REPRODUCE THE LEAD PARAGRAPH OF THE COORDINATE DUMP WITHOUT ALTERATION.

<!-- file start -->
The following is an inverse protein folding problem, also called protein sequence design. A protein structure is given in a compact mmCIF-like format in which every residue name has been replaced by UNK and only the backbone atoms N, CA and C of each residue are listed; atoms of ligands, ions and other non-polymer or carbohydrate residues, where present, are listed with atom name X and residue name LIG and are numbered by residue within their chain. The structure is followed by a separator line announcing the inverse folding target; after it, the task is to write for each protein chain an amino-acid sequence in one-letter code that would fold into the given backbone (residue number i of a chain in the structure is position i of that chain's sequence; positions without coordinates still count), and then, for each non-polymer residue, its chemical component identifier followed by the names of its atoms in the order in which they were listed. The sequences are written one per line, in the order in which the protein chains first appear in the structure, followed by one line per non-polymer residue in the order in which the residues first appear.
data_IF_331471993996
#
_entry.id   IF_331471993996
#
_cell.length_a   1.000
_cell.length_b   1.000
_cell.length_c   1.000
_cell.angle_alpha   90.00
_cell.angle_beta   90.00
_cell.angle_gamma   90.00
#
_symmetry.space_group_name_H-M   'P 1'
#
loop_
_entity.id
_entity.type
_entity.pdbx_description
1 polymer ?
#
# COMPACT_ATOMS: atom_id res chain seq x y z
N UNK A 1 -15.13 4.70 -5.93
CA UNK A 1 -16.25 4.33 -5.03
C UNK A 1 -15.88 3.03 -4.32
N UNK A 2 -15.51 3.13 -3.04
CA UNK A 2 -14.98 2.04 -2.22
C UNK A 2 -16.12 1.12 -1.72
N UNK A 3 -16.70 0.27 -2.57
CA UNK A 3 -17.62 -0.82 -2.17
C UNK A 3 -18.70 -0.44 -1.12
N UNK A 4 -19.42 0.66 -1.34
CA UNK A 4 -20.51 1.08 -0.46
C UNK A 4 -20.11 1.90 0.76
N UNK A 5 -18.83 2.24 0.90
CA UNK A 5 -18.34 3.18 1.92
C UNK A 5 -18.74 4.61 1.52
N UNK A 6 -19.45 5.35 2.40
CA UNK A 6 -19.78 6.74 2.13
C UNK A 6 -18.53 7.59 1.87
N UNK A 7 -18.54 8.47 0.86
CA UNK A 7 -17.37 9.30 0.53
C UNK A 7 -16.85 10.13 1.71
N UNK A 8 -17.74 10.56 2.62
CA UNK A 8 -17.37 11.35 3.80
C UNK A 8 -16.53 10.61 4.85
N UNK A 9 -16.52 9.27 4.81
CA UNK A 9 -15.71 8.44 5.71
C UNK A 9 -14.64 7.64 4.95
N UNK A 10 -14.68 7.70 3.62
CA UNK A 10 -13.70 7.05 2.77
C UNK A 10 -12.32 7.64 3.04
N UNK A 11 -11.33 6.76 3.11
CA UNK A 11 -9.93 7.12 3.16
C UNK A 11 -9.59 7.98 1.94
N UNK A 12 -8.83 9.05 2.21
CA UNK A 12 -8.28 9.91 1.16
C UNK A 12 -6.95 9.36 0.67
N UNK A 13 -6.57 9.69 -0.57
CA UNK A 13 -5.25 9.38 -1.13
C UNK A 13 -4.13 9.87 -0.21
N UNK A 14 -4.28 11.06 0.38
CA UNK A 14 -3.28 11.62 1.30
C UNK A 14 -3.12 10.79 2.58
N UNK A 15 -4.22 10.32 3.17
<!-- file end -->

The following is an inverse protein folding problem, also called protein sequence design. A protein structure is given in a compact mmCIF-like format in which every residue name has been replaced by UNK and only the backbone atoms N, CA and C of each residue are listed; atoms of ligands, ions and other non-polymer or carbohydrate residues, where present, are listed with atom name X and residue name LIG and are numbered by residue within their chain. The structure is followed by a separator line announcing the inverse folding target; after it, the task is to write for each protein chain an amino-acid sequence in one-letter code that would fold into the given backbone (residue number i of a chain in the structure is position i of that chain's sequence; positions without coordinates still count), and then, for each non-polymer residue, its chemical component identifier followed by the names of its atoms in the order in which they were listed. The sequences are written one per line, in the order in which the protein chains first appear in the structure, followed by one line per non-polymer residue in the order in which the residues first appear.